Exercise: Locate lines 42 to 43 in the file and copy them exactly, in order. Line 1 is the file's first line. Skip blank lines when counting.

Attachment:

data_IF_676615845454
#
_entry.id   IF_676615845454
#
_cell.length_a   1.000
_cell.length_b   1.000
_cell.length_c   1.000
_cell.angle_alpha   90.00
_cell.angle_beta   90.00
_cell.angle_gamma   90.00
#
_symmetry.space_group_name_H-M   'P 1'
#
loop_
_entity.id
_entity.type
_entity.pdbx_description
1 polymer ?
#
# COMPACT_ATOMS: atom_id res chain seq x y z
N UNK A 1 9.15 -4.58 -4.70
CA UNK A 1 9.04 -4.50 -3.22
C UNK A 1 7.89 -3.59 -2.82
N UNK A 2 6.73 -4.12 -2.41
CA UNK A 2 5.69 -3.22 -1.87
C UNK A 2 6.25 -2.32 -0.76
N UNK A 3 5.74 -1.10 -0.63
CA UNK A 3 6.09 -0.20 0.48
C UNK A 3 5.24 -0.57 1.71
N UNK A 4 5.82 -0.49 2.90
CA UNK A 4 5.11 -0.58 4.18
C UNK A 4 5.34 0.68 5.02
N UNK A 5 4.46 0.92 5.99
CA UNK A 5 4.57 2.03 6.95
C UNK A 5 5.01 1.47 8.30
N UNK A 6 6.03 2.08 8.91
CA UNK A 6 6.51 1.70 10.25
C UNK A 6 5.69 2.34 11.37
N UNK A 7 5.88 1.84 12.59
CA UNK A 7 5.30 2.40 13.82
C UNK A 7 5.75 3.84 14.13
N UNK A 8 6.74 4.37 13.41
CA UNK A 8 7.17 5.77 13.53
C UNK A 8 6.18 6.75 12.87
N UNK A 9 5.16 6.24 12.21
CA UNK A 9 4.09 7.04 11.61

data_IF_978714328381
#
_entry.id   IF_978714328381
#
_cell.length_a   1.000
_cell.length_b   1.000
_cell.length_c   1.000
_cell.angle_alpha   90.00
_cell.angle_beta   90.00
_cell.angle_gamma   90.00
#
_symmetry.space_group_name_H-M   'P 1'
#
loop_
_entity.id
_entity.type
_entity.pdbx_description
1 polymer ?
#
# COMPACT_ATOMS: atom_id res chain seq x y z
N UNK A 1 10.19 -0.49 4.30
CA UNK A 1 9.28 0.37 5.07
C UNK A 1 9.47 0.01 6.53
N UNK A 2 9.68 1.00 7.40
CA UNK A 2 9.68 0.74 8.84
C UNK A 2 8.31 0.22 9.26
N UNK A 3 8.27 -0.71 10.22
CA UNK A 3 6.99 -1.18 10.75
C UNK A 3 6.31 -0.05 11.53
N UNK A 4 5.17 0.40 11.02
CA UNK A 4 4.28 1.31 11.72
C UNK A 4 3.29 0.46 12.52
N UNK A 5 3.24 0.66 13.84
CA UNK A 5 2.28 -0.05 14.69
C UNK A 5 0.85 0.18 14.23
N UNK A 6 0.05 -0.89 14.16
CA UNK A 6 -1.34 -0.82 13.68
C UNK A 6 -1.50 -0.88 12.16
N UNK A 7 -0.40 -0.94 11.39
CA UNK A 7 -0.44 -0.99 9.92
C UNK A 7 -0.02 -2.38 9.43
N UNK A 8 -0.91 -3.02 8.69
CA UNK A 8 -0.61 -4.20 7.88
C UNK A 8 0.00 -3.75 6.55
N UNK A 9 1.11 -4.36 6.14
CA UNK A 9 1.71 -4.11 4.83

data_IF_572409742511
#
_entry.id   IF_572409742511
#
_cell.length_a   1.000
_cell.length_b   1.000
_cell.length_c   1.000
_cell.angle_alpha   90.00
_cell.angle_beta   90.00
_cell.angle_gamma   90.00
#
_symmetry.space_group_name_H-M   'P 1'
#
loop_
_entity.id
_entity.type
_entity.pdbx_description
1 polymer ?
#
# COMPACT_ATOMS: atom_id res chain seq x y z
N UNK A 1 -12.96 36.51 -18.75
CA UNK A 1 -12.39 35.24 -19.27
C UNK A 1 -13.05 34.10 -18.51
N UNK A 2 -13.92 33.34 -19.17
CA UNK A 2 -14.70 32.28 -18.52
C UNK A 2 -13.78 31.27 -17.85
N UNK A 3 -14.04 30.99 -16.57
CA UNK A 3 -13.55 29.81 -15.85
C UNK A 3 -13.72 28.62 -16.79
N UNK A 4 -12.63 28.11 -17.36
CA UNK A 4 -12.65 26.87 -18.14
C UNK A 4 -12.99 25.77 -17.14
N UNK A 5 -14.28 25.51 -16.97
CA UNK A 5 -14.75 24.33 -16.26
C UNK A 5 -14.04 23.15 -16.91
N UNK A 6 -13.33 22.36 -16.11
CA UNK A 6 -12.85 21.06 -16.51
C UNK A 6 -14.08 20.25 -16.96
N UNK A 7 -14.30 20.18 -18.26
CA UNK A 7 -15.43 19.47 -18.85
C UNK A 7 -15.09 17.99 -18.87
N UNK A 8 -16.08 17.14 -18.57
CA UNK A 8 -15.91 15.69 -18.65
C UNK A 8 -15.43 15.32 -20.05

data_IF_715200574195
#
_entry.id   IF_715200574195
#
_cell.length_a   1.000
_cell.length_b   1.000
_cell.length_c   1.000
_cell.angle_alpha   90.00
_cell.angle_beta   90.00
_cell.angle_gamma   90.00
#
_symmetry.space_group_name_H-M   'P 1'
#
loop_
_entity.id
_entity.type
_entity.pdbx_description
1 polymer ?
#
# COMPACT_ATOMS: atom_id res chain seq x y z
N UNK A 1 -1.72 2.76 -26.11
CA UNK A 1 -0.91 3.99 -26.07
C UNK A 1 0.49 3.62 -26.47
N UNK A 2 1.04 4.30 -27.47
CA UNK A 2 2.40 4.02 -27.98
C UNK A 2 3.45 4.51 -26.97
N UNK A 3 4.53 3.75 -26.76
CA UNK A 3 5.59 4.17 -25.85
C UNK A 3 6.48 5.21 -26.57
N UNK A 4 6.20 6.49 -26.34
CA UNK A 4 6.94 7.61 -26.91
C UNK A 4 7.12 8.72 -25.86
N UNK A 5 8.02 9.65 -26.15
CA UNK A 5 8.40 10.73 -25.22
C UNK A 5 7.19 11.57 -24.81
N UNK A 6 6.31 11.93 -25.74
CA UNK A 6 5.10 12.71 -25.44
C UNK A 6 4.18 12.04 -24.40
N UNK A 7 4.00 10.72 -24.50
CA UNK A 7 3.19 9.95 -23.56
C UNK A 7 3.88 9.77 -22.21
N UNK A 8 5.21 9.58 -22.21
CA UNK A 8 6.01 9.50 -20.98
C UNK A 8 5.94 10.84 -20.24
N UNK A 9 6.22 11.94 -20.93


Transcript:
N UNK A 8 6.74 4.37 13.41
CA UNK A 8 7.17 5.77 13.53